(a) A histogram of the two-dimensional area of domed, flat, and highly curved CCSs in WT HeLa cells measured from platinum-replica EM images. There is a broad range of sizes. This highlights the need to look at a large amount of data before making statements about sizes changing due to overexpression or knockout experiments. Domed CCSs occupy on average a larger area than highly curved CCSs consistent with pits needing to increase their curvature to become a vesicle. Some flat CCSs are quite large and likely could yield multiple domed CCSs. (b) The density of flat CCSs is plotted versus the median area of flat CCSs for all the data discussed in this paper. Most notably, cells overexpressing EPS15-gfp, amphiphysin1-gfp, and gfp-SNX9 all exhibited small flat CCSs at a higher density than in wild type. Cells overexpressing dynamin2-gfp exhibited abnormally large flat CCSs. (c) The density of domed CCSs is plotted versus the median area of domed CCSs for all the data. (d) The density of highly curved CCSs versus the median area of highly curved CCSs for all data discussed in this paper. For (b–d) the median areas from each cell were combined to obtain an average and standard deviation amongst the cells. The average and standard deviation of structure density amongst the cells is also shown. (e–g) All area data shown in b–d are shown as box plots (25–75% boxes, whiskers set with outlier coefficient of 1.5, central line is median). The median areas from each cell are also shown as grey diamonds. WT HeLa cells with are highlighted in red. Each plot is organized in the order of decreasing median area. Little change is observed in domed or highly rounded CCSs but there is a notable change in the area of flat CCSs for some proteins. Number of cells, structures, membrane area imaged, related protein controls, and independent coverslips imaged are listed in Supplementary Table 1.
Supplementary Figure 6 Two-color localization microscopy with protein-specific antibodies and skylan-clathrin (light chain) in intact HeLa cells.
A gallery of example images for clathrin, dynamin2, AP2, epsin1, EPS15, and DAB2 are shown. Skylan-clathrin is shown in green, and antibody staining is shown in magenta (specific antibodies are described in methods, primary antibodies were supplemented with AF647-labeled secondary antibodies). Note the increased background fluorescence in intact cells. Scale bar, 400 nm. Two independent images were processed for each except for clathrin (N = 3) and DAB2 (N = 1).
Supplementary Figure 7 Two-color TIRF-SIM with GFP-labeled proteins of interest and mCherry-Clathrin (light chain) in living HeLa cells at 37C.
Proteins of interest imaged were GFP-clathrin light chain (N = 6 cells), GFP-β-adaptin (N = 9 cells), GFP-DAB2 (N = 7 cells), EPS15-GFP (N = 7 cells), GFP-epsin2 (N = 6 cells), and GFP-FCHO2 (N = 8 cells). For each, representative zoomed out images of two-color TIRF-SIM image are shown at the top (a,d,g,j,m,p, scale = 5 μm) The yellow box is shown in higher magnification below (b,e,h,k,n,q, scale = 500 nm). Fluorescence linescans along the yellow lines are shown below both sets of images (c,f,i,l,o,r). One coverslip was imaged for each protein pair.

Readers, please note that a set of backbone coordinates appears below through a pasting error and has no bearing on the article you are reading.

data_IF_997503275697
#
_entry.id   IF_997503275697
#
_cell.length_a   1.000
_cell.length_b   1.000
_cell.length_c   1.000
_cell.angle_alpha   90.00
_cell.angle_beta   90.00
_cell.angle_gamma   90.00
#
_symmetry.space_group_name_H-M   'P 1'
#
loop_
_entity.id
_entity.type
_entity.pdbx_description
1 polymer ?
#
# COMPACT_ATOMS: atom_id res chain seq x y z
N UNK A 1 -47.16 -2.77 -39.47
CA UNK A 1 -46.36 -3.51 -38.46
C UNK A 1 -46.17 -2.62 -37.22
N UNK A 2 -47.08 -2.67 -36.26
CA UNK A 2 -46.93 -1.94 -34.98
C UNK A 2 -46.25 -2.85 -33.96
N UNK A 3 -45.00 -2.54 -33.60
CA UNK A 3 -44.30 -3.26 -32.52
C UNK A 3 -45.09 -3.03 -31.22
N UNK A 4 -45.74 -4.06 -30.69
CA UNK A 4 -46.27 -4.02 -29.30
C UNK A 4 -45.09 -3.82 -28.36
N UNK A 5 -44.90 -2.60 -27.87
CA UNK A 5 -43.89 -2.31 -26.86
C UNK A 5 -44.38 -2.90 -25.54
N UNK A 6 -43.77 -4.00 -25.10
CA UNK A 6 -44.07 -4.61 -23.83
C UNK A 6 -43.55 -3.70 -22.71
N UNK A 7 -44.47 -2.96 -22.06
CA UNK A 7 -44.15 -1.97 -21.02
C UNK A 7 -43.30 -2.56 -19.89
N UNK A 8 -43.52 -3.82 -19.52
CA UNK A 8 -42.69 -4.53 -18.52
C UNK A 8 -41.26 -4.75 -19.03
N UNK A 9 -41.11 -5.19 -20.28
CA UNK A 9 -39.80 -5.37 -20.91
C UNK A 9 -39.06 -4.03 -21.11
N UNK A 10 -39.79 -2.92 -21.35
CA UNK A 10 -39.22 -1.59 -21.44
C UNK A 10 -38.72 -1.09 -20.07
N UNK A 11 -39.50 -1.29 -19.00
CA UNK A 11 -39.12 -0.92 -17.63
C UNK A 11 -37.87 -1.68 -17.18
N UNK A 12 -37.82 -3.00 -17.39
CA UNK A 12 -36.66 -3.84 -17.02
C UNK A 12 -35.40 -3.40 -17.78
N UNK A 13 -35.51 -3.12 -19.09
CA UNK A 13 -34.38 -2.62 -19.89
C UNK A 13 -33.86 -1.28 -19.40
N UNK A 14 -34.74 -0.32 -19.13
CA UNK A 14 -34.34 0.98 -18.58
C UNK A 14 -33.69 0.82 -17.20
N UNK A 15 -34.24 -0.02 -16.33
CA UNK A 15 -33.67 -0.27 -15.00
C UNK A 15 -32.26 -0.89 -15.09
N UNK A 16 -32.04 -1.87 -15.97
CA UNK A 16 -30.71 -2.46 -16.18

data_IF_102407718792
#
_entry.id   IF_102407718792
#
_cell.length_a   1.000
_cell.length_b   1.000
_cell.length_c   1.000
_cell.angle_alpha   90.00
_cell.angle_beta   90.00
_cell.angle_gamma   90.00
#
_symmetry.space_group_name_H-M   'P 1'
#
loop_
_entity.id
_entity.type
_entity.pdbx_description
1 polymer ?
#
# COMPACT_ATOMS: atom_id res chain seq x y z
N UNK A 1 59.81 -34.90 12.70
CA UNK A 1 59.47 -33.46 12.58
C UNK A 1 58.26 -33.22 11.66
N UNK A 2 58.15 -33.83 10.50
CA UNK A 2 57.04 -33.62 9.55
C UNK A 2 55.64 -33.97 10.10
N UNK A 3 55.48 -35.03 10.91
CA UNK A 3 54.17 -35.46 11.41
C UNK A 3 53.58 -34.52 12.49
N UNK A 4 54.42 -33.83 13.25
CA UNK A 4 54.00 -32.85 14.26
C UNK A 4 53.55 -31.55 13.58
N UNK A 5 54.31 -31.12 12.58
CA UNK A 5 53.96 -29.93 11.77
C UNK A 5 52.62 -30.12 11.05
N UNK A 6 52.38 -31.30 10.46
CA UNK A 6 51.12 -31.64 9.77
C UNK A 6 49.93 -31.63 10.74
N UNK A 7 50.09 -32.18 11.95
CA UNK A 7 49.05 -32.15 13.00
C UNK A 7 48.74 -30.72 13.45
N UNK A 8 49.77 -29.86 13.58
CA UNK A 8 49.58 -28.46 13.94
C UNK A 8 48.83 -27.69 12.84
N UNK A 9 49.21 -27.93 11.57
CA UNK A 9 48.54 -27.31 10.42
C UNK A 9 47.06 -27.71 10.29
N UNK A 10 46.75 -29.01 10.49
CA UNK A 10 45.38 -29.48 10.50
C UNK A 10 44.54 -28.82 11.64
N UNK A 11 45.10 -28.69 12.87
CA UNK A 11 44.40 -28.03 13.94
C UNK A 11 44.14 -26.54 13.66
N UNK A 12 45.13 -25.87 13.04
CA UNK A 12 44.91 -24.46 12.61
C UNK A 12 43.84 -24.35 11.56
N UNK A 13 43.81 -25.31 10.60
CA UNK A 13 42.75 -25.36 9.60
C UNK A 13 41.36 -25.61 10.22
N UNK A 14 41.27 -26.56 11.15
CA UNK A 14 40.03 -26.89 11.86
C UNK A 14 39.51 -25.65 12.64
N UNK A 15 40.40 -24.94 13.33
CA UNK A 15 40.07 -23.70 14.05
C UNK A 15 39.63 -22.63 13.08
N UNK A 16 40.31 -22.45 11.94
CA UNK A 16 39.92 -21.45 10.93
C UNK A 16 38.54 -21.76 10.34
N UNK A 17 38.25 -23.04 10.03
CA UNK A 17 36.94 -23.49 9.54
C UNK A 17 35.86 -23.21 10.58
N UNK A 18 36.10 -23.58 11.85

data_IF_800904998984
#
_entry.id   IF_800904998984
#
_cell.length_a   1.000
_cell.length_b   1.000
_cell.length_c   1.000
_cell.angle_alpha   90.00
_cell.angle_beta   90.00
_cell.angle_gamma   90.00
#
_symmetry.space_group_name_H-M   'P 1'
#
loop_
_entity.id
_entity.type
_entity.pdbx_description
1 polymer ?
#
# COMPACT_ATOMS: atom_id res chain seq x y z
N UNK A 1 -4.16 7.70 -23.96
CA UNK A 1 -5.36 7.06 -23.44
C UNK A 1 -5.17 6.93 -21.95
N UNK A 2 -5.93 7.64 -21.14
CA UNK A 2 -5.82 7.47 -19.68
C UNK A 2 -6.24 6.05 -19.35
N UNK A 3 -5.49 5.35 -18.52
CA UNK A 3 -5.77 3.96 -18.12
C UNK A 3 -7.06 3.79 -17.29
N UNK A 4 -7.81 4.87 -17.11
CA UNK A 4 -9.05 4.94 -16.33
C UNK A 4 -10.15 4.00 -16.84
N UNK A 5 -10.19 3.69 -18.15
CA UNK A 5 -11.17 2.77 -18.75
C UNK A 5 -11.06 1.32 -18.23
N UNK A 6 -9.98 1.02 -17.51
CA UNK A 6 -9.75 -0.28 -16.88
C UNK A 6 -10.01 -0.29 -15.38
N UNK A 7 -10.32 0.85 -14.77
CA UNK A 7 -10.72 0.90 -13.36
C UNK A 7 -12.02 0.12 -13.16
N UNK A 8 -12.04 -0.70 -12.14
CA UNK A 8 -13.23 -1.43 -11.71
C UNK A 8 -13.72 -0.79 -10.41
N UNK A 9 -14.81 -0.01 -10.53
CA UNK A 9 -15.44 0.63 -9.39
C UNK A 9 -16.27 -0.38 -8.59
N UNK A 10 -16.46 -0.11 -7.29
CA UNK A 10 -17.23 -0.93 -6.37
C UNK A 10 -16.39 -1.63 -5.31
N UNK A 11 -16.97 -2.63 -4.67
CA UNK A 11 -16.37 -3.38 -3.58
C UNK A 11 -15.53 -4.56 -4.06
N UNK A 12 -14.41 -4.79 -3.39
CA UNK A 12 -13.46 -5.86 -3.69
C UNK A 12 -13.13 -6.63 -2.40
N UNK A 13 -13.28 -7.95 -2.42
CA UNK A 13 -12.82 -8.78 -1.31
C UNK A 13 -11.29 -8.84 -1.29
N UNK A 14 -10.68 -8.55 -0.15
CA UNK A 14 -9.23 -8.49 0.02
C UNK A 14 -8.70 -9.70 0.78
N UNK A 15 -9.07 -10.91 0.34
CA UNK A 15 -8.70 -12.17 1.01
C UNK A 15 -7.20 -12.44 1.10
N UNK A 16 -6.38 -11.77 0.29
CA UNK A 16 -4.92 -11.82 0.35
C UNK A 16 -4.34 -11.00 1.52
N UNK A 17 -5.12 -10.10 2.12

Supplementary Figure 8 Fluorescence Density Ratio Box Plots, edge proteins at broken lattice, and absolute fluorescence ratios.
(a–c) Fluorescence density ratios from Fig. 7 are shown are shown as box plots. The box plots are 25–75 percentiles and the whiskers are set with an outlier coefficient of 1.5. All proteins are listed in order of decreasing mean FDRrds. Gray diamonds are means from all separate cells imaged for that protein. The cell averages in b middle plot are all one because all FDRs are ratios with respect to the mean domed fluorescence density per cell. (d) Edge proteins found within flat CCSs are found where there is a broken lattice. Images from the three edge proteins, EPS15, FCHO2, and dynamin are shown with correlative images on the left (fluorescence in magenta) and EM only images on the right. At the locations where it looks like the edge protein is located in the middle of the CCS, the EM images show that the clathrin lattice is broken. Scale bar, 400 nm. (e) Absolute fluorescence ratios. The absolute highly curved to domed CCS fluorescence ratio (mean) is plotted against the absolute flat to domed CCS fluorescence ratio (mean). This plot is similar to Fig. 3 except the sizes of the structures are not taken into account. Therefore, this plot shows that on average, a domed CCS turning into a highly-curved CCS gains 25–50% more clathrin. Similarly, it shows that over 50% of the edge proteins, EPS15 and FCHO2 decrease in concentration as the average domed CCS turns into the average highly curved CCS. The flat-to-domed ratios are more difficult to interpret because some flat CCSs in HeLa cells are quite large and most likely turn into several pits. Standard error is shown. N values are based off separate CCSs as given in Supplementary Table 1. Number of cells, structures, membrane area imaged, related protein controls, and independent coverslips imaged are listed in Supplementary Table 1.
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Sochacki, K., Dickey, A., Strub, M. et al. Endocytic proteins are partitioned at the edge of the clathrin lattice in mammalian cells. Nat Cell Biol 19, 352–361 (2017) doi:10.1038/ncb3498